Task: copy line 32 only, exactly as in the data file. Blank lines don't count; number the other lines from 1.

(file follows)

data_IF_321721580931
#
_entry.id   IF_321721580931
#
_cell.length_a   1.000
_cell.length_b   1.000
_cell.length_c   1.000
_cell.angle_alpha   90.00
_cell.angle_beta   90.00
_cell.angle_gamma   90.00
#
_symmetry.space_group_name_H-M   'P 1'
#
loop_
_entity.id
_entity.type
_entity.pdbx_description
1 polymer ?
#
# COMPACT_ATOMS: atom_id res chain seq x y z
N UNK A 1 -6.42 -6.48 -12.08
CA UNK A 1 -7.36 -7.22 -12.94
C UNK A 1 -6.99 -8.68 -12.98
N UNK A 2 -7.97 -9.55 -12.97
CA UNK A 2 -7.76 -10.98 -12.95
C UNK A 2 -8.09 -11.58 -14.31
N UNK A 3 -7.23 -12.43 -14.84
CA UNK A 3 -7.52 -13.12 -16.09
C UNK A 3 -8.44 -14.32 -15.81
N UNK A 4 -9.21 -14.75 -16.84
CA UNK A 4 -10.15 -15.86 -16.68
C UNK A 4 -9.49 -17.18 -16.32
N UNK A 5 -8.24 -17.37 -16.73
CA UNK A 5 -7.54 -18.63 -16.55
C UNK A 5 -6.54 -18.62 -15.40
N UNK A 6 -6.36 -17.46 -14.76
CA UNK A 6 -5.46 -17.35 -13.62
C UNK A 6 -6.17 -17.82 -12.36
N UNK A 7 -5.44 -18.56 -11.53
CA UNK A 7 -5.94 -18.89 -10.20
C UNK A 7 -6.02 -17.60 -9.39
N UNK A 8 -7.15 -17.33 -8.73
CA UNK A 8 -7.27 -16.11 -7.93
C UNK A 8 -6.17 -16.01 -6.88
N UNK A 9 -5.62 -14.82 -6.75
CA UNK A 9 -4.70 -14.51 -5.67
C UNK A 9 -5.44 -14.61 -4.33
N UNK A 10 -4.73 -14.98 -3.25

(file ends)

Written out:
C UNK A 4 -9.49 -17.18 -16.32